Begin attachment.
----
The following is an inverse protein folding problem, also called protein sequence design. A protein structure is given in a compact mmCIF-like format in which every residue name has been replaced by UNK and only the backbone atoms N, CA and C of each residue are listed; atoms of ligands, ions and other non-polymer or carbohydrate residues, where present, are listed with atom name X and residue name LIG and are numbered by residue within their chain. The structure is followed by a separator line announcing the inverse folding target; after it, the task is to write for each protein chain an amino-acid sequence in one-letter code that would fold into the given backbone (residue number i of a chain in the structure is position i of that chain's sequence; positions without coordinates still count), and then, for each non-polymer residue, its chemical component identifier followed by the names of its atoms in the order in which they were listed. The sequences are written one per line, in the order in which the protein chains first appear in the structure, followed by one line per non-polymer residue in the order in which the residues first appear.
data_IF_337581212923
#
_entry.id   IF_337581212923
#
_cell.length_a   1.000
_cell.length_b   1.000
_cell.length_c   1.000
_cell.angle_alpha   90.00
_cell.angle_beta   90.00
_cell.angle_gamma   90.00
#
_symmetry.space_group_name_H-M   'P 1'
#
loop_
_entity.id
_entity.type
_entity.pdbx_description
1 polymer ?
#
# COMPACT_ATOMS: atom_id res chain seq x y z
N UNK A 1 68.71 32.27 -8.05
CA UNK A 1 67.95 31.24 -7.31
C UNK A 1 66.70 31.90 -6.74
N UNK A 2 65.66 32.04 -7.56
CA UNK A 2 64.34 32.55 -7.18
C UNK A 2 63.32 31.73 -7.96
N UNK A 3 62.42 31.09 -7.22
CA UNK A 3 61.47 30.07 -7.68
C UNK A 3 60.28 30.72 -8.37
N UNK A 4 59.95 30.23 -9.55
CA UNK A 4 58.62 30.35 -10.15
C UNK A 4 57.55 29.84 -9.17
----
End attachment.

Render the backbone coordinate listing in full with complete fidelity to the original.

The following is an inverse protein folding problem, also called protein sequence design. A protein structure is given in a compact mmCIF-like format in which every residue name has been replaced by UNK and only the backbone atoms N, CA and C of each residue are listed; atoms of ligands, ions and other non-polymer or carbohydrate residues, where present, are listed with atom name X and residue name LIG and are numbered by residue within their chain. The structure is followed by a separator line announcing the inverse folding target; after it, the task is to write for each protein chain an amino-acid sequence in one-letter code that would fold into the given backbone (residue number i of a chain in the structure is position i of that chain's sequence; positions without coordinates still count), and then, for each non-polymer residue, its chemical component identifier followed by the names of its atoms in the order in which they were listed. The sequences are written one per line, in the order in which the protein chains first appear in the structure, followed by one line per non-polymer residue in the order in which the residues first appear.
data_IF_337581212923
#
_entry.id   IF_337581212923
#
_cell.length_a   1.000
_cell.length_b   1.000
_cell.length_c   1.000
_cell.angle_alpha   90.00
_cell.angle_beta   90.00
_cell.angle_gamma   90.00
#
_symmetry.space_group_name_H-M   'P 1'
#
loop_
_entity.id
_entity.type
_entity.pdbx_description
1 polymer ?
#
# COMPACT_ATOMS: atom_id res chain seq x y z
N UNK A 1 68.71 32.27 -8.05
CA UNK A 1 67.95 31.24 -7.31
C UNK A 1 66.70 31.90 -6.74
N UNK A 2 65.66 32.04 -7.56
CA UNK A 2 64.34 32.55 -7.18
C UNK A 2 63.32 31.73 -7.96
N UNK A 3 62.42 31.09 -7.22
CA UNK A 3 61.47 30.07 -7.68
C UNK A 3 60.28 30.72 -8.37
N UNK A 4 59.95 30.23 -9.55
CA UNK A 4 58.62 30.35 -10.15
C UNK A 4 57.55 29.84 -9.17